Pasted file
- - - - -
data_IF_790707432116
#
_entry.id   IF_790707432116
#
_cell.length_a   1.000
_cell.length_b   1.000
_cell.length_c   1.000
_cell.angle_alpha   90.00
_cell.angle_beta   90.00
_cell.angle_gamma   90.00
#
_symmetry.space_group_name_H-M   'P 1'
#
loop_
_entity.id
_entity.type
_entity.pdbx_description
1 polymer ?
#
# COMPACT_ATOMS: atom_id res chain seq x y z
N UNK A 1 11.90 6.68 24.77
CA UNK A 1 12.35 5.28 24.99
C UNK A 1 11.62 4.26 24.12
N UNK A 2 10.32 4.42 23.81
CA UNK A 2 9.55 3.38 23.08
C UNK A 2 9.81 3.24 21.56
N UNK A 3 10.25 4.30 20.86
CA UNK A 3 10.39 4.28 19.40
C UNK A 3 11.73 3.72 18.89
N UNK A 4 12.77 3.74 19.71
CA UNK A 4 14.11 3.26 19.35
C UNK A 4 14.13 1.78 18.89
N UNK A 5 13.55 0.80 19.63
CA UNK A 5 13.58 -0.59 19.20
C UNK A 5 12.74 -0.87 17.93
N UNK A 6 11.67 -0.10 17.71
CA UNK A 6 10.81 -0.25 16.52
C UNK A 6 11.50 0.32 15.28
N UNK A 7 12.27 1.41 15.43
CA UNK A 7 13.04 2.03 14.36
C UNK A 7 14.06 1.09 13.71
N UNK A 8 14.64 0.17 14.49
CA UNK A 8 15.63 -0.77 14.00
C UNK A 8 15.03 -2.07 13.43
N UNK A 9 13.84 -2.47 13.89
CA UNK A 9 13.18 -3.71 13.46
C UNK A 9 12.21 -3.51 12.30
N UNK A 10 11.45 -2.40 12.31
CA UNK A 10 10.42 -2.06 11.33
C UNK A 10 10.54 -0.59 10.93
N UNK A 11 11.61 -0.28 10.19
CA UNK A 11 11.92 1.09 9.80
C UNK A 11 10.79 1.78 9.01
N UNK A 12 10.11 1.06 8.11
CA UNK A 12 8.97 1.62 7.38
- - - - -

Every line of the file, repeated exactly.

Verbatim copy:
data_IF_790707432116
#
_entry.id   IF_790707432116
#
_cell.length_a   1.000
_cell.length_b   1.000
_cell.length_c   1.000
_cell.angle_alpha   90.00
_cell.angle_beta   90.00
_cell.angle_gamma   90.00
#
_symmetry.space_group_name_H-M   'P 1'
#
loop_
_entity.id
_entity.type
_entity.pdbx_description
1 polymer ?
#
# COMPACT_ATOMS: atom_id res chain seq x y z
N UNK A 1 11.90 6.68 24.77
CA UNK A 1 12.35 5.28 24.99
C UNK A 1 11.62 4.26 24.12
N UNK A 2 10.32 4.42 23.81
CA UNK A 2 9.55 3.38 23.08
C UNK A 2 9.81 3.24 21.56
N UNK A 3 10.25 4.30 20.86
CA UNK A 3 10.39 4.28 19.40
C UNK A 3 11.73 3.72 18.89
N UNK A 4 12.77 3.74 19.71
CA UNK A 4 14.11 3.26 19.35
C UNK A 4 14.13 1.78 18.89
N UNK A 5 13.55 0.80 19.63
CA UNK A 5 13.58 -0.59 19.20
C UNK A 5 12.74 -0.87 17.93
N UNK A 6 11.67 -0.10 17.71
CA UNK A 6 10.81 -0.25 16.52
C UNK A 6 11.50 0.32 15.28
N UNK A 7 12.27 1.41 15.43
CA UNK A 7 13.04 2.03 14.36
C UNK A 7 14.06 1.09 13.71
N UNK A 8 14.64 0.17 14.49
CA UNK A 8 15.63 -0.77 14.00
C UNK A 8 15.03 -2.07 13.43
N UNK A 9 13.84 -2.47 13.89
CA UNK A 9 13.18 -3.71 13.46
C UNK A 9 12.21 -3.51 12.30
N UNK A 10 11.45 -2.40 12.31
CA UNK A 10 10.42 -2.06 11.33
C UNK A 10 10.54 -0.59 10.93
N UNK A 11 11.61 -0.28 10.19
CA UNK A 11 11.92 1.09 9.80
C UNK A 11 10.79 1.78 9.01
N UNK A 12 10.11 1.06 8.11
CA UNK A 12 8.97 1.62 7.38